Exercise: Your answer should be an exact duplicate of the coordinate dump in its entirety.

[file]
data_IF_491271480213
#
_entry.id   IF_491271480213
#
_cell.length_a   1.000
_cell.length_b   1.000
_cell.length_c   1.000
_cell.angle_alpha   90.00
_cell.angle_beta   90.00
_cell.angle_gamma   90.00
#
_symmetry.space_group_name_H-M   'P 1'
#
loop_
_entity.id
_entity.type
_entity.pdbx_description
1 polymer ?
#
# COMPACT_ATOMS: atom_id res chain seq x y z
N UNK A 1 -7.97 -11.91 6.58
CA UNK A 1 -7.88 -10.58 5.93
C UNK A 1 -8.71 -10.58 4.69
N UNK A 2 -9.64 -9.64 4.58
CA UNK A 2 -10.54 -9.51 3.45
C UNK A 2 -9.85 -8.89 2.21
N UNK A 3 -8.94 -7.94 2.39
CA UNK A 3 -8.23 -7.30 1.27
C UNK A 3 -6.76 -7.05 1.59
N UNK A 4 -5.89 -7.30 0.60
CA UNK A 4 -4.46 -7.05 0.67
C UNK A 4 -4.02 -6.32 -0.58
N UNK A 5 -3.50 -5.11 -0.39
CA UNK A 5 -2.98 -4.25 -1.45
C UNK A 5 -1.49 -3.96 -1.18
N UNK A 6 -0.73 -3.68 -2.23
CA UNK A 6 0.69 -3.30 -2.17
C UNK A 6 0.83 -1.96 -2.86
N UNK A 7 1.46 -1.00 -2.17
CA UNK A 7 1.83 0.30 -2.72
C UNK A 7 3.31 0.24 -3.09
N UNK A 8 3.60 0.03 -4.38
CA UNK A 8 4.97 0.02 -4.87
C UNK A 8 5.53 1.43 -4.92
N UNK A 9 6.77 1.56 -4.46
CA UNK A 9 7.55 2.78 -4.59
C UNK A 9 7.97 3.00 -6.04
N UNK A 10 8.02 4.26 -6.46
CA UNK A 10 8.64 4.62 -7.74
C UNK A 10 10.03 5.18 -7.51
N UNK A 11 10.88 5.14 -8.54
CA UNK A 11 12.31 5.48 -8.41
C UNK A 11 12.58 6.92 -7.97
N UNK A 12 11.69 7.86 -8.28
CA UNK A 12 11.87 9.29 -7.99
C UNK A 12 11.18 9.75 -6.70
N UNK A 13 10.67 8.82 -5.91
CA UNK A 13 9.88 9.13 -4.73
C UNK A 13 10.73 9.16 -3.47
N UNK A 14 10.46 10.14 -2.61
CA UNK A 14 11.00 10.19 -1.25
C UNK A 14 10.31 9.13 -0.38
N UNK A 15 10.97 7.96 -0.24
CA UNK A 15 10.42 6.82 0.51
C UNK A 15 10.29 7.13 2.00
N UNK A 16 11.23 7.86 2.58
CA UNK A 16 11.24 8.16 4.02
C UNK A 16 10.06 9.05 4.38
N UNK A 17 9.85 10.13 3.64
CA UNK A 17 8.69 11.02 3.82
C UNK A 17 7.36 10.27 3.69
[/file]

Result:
data_IF_491271480213
#
_entry.id   IF_491271480213
#
_cell.length_a   1.000
_cell.length_b   1.000
_cell.length_c   1.000
_cell.angle_alpha   90.00
_cell.angle_beta   90.00
_cell.angle_gamma   90.00
#
_symmetry.space_group_name_H-M   'P 1'
#
loop_
_entity.id
_entity.type
_entity.pdbx_description
1 polymer ?
#
# COMPACT_ATOMS: atom_id res chain seq x y z
N UNK A 1 -7.97 -11.91 6.58
CA UNK A 1 -7.88 -10.58 5.93
C UNK A 1 -8.71 -10.58 4.69
N UNK A 2 -9.64 -9.64 4.58
CA UNK A 2 -10.54 -9.51 3.45
C UNK A 2 -9.85 -8.89 2.21
N UNK A 3 -8.94 -7.94 2.39
CA UNK A 3 -8.23 -7.30 1.27
C UNK A 3 -6.76 -7.05 1.59
N UNK A 4 -5.89 -7.30 0.60
CA UNK A 4 -4.46 -7.05 0.67
C UNK A 4 -4.02 -6.32 -0.58
N UNK A 5 -3.50 -5.11 -0.39
CA UNK A 5 -2.98 -4.25 -1.45
C UNK A 5 -1.49 -3.96 -1.18
N UNK A 6 -0.73 -3.68 -2.23
CA UNK A 6 0.69 -3.30 -2.17
C UNK A 6 0.83 -1.96 -2.86
N UNK A 7 1.46 -1.00 -2.17
CA UNK A 7 1.83 0.30 -2.72
C UNK A 7 3.31 0.24 -3.09
N UNK A 8 3.60 0.03 -4.38
CA UNK A 8 4.97 0.02 -4.87
C UNK A 8 5.53 1.43 -4.92
N UNK A 9 6.77 1.56 -4.46
CA UNK A 9 7.55 2.78 -4.59
C UNK A 9 7.97 3.00 -6.04
N UNK A 10 8.02 4.26 -6.46
CA UNK A 10 8.64 4.62 -7.74
C UNK A 10 10.03 5.18 -7.51
N UNK A 11 10.88 5.14 -8.54
CA UNK A 11 12.31 5.48 -8.41
C UNK A 11 12.58 6.92 -7.97
N UNK A 12 11.69 7.86 -8.28
CA UNK A 12 11.87 9.29 -7.99
C UNK A 12 11.18 9.75 -6.70
N UNK A 13 10.67 8.82 -5.91
CA UNK A 13 9.88 9.13 -4.73
C UNK A 13 10.73 9.16 -3.47
N UNK A 14 10.46 10.14 -2.61
CA UNK A 14 11.00 10.19 -1.25
C UNK A 14 10.31 9.13 -0.38
N UNK A 15 10.97 7.96 -0.24
CA UNK A 15 10.42 6.82 0.51
C UNK A 15 10.29 7.13 2.00
N UNK A 16 11.23 7.86 2.58
CA UNK A 16 11.24 8.16 4.02
C UNK A 16 10.06 9.05 4.38
N UNK A 17 9.85 10.13 3.64
CA UNK A 17 8.69 11.02 3.82
C UNK A 17 7.36 10.27 3.69